National Scholarship Program
Assisting talented students pursuing national and international scholarships and fellowships. The Central Michigan University National Scholarship Program assists top academic students competing for prestigious annual awards, including the Boren, Fulbright, Gates Cambridge, Goldwater, Mitchell, Madison, Marshall, Rhodes, Truman, and Udall scholarships and fellowships.
Since 2012, CMU has had:
- 11 Fulbright U.S. Students
- 7 Goldwater Scholars
- 4 Boren Scholars/Fellows
- 2 Humanity in Action Fellows (only 26 U.S. students awarded annually)
- 1 Udall Scholar – environment category (only 55 awarded annually)
National Scholarship Program staff work closely with CMU faculty to identify prospective, highly qualified students, and will assist potential candidates throughout the application process to address guidelines, develop ideas, and strengthen and submit the application.
Many of the national scholarships and fellowships require nomination by or endorsement from CMU faculty and the National Scholarship Program Committee.
We encourage you to browse this website to learn more about the National Scholarship Program, and the scholarships and fellowships we support.
First-generation student awarded prestigious Fulbright
Annabelle Fortine, a Central Michigan University senior from Honor, Michigan, has been awarded a prestigious Fulbright English Teaching Assistant Grant to teach English as a second language in Bulgaria.
Fortine, who is majoring in elementary education with focus on integrated science and reading, was inspired to apply for a Fulbright award after serving as a summer migrant education teacher for Northwest Education Services in Michigan.
“I enjoy the challenge and rewards of teaching English language learners, and I especially love those ‘lightbulb’ moments when a student finally understands information in a new language,” she said.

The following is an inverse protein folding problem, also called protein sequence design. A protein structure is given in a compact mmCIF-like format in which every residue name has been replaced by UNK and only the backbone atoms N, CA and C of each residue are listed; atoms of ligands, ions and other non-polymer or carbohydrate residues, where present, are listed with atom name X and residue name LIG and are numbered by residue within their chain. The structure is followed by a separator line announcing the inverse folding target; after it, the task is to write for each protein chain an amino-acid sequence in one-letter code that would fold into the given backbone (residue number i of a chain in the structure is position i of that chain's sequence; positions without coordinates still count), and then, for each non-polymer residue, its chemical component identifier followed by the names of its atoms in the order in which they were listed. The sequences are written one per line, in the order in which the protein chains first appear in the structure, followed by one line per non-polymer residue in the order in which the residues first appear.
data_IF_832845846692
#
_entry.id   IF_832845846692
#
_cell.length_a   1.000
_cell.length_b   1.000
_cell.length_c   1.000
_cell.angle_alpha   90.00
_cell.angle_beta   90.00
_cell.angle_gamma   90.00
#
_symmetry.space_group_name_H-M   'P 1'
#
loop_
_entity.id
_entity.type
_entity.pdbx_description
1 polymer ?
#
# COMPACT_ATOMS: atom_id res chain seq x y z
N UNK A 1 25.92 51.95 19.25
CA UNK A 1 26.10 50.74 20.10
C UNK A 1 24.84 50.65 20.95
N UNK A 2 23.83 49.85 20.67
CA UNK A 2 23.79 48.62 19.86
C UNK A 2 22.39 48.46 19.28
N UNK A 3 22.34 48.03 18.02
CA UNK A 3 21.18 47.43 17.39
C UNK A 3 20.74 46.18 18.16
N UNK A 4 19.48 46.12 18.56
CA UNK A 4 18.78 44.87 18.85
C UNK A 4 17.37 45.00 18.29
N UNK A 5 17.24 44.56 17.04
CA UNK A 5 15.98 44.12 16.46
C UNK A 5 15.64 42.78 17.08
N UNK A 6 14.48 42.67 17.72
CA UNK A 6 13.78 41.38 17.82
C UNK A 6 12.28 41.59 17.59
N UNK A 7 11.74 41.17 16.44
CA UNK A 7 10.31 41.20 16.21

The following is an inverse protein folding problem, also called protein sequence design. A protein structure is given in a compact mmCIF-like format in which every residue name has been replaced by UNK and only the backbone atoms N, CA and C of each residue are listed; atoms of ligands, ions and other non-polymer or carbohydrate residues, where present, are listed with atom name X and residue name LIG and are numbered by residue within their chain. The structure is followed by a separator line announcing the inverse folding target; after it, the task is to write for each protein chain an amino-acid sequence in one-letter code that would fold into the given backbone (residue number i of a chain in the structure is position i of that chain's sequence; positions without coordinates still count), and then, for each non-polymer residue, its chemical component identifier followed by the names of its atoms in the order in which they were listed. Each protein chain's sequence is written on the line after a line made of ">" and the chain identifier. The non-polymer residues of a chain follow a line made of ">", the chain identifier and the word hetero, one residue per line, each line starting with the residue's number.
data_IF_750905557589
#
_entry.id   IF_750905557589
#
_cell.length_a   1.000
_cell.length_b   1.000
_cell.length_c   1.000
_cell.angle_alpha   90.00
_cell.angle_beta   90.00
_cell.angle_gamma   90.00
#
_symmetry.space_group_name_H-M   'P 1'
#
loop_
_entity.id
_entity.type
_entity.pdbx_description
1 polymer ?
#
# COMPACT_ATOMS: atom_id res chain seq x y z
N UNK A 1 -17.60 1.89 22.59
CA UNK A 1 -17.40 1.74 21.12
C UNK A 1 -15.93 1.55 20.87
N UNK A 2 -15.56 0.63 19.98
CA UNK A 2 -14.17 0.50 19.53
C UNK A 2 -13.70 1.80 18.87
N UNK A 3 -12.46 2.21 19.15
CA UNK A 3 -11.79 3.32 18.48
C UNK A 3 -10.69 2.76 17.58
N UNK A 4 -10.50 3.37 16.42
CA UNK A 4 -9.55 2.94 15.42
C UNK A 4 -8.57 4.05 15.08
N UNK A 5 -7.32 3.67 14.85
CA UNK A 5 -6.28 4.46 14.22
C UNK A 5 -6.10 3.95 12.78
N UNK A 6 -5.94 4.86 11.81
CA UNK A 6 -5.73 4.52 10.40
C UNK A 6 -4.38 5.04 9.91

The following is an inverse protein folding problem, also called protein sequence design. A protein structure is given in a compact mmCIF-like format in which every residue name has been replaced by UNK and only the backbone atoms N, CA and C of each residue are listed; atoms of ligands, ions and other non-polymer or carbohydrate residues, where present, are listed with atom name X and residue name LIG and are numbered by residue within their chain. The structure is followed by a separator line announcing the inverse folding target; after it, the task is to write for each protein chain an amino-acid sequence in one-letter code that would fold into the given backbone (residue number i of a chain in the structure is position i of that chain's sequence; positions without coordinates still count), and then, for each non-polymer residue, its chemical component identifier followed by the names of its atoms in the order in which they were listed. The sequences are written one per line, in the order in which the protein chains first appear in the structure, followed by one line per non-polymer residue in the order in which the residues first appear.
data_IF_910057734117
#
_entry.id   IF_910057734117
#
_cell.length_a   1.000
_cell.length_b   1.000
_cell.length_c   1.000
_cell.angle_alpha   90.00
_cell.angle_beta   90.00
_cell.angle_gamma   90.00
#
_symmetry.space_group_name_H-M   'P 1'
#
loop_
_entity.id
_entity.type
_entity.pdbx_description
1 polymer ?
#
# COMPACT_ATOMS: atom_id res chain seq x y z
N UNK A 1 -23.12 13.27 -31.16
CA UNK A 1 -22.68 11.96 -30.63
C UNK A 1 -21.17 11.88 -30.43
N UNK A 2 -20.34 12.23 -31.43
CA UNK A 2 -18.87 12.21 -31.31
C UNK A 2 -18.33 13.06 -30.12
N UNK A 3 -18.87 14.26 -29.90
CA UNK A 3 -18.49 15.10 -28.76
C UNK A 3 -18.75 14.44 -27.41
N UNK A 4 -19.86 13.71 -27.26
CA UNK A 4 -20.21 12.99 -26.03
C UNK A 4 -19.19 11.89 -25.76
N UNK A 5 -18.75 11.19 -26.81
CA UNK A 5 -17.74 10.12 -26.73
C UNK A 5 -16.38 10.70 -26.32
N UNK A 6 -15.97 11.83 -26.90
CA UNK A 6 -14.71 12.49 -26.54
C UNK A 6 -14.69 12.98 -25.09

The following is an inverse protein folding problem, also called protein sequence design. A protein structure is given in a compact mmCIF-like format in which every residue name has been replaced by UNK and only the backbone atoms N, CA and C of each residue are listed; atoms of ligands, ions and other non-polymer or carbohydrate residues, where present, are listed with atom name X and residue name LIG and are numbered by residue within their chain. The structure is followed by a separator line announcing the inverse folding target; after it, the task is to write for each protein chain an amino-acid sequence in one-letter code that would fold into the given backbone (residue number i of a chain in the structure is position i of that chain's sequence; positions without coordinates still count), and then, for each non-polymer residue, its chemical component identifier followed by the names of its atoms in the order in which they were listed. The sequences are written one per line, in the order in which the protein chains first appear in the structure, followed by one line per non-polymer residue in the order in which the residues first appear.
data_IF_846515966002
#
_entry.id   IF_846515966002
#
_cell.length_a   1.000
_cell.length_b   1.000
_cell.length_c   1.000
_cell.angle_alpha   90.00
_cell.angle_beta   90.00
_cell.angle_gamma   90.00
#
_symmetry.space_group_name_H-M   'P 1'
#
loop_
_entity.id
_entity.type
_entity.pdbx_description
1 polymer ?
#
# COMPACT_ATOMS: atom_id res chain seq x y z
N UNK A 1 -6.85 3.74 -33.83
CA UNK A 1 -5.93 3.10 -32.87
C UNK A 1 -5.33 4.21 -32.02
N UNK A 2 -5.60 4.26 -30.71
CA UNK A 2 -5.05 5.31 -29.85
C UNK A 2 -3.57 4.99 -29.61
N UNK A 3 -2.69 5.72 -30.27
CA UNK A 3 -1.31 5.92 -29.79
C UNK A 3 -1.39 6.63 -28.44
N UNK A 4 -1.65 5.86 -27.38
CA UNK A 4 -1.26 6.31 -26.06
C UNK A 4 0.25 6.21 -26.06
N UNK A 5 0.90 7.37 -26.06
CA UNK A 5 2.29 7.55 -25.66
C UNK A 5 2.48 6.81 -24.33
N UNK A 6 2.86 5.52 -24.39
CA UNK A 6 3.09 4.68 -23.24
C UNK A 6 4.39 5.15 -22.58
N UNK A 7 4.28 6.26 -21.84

During her Fulbright grant, Fortine is looking forward to learning about Bulgarian culture and the education system.
“I am hoping to find that no matter where you are, children want to learn,” she said. “I also hope to learn from my students in the process.”
Upon returning to the U.S., Fortine plans to teach at an elementary school where a high percentage of the students are English language learners. Ultimately, she would like to pursue a graduate degree in English as a second language.
“I feel that I can have the greatest impact by training new teachers how to best meet the needs of students whose first language is not English,” she said.
Fortine worked with Maureen Harke, director of the CMU National Scholarship Program, to complete the application process. Approximately 2,000 U.S. students, artists and young professionals receive Fulbright U.S. Student Grants annually to pursue graduate study, conduct research and teach English abroad in more than 140 countries worldwide. Students are selected based on their academic and professional record, host country-specific preferences, cultural competency, and the applicant’s potential to further the Fulbright goal of building mutual understanding between people of the U.S. and other countries.
Fortine will live and teach in Bulgaria for 10 months, but she is not a stranger to being in unfamiliar settings. She is the first in her family to go to college.
“As a first-generation college student, I am proof that education and determination can help you thrive. When I began my first year at CMU, I quickly realized that universities have their own culture, and I was unfamiliar with how that culture worked,” she said.
“I asked questions, I made mistakes, but most of all, I grew in confidence with each semester. I now find fulfillment in helping others successfully navigate unfamiliar situations. So, it is not surprising that I am studying to be a teacher.”